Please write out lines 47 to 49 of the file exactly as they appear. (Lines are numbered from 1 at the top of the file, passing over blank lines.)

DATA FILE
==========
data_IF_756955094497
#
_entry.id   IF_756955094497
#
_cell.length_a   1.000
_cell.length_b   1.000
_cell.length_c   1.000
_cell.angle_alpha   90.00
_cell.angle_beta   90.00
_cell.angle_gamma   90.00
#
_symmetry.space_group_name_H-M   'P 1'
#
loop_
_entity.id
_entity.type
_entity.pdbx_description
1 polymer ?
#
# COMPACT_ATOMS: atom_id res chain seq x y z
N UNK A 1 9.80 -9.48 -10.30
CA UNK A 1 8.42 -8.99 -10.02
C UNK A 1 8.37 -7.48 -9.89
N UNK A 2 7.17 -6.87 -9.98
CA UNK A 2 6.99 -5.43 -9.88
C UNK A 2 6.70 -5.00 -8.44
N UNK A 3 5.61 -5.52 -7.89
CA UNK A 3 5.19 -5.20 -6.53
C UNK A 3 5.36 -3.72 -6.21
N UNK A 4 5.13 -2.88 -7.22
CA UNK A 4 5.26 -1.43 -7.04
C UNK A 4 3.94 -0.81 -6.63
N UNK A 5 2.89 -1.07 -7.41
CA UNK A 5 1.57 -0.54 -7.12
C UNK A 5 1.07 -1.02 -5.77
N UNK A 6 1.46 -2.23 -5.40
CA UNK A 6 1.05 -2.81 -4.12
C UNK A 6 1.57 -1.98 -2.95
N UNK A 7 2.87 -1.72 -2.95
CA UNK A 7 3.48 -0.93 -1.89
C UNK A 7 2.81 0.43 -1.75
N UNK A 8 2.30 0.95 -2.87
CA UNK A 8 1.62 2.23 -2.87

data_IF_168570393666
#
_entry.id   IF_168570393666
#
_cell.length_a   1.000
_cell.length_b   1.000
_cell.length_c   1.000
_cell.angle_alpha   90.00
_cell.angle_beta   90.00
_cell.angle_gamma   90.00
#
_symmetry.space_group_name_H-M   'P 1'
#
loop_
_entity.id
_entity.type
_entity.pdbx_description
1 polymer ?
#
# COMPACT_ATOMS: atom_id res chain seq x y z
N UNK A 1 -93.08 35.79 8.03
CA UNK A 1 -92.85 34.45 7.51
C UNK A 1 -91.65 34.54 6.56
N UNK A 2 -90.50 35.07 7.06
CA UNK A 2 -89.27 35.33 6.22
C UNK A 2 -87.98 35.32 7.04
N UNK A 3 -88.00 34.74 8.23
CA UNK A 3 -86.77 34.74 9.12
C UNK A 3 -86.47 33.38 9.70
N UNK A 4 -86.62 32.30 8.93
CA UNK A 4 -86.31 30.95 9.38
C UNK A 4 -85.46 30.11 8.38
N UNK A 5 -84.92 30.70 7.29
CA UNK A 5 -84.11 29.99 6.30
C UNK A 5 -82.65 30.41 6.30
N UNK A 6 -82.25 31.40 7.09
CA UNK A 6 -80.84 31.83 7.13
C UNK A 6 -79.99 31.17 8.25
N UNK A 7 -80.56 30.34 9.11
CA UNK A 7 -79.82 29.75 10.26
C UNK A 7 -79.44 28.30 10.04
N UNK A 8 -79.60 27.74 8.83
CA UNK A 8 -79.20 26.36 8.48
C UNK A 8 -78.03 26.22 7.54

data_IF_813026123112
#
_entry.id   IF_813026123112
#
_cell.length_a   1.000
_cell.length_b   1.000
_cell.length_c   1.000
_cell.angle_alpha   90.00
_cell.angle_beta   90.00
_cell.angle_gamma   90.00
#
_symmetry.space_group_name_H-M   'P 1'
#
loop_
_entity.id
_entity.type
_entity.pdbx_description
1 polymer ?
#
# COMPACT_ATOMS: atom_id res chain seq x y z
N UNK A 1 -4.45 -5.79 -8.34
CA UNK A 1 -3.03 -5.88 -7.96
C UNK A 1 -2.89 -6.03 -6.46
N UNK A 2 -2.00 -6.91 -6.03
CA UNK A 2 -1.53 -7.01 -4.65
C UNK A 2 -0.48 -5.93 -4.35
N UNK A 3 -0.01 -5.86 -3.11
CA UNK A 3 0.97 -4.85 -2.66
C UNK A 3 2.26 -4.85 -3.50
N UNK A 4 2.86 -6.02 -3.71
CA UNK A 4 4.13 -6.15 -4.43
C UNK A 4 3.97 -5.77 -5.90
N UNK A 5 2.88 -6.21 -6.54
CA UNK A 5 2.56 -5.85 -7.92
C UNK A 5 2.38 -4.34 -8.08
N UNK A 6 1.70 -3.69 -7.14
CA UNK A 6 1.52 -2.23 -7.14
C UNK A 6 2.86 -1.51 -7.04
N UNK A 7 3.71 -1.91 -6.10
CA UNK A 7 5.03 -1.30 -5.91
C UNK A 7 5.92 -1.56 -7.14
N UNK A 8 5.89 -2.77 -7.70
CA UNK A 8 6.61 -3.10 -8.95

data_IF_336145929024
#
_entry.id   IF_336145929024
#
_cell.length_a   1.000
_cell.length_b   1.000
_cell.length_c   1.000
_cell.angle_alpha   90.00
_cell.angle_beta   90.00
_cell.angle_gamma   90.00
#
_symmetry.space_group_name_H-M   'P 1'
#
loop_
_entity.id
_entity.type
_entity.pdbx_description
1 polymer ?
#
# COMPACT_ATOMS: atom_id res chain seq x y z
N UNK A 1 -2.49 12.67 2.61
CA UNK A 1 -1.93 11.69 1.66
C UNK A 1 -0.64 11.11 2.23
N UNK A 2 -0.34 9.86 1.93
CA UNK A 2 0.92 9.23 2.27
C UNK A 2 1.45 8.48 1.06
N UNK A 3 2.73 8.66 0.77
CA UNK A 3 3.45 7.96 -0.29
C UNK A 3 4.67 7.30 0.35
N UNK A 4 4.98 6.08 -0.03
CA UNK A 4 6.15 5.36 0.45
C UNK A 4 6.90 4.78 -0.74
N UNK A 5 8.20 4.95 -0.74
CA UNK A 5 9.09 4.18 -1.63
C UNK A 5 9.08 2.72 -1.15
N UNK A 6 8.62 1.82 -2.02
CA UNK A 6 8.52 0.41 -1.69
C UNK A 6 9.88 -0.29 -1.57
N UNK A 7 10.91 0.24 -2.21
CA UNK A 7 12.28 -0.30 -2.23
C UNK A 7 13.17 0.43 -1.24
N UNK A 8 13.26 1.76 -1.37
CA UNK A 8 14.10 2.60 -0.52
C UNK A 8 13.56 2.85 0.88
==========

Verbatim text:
#
_cell.length_a   1.000
_cell.length_b   1.000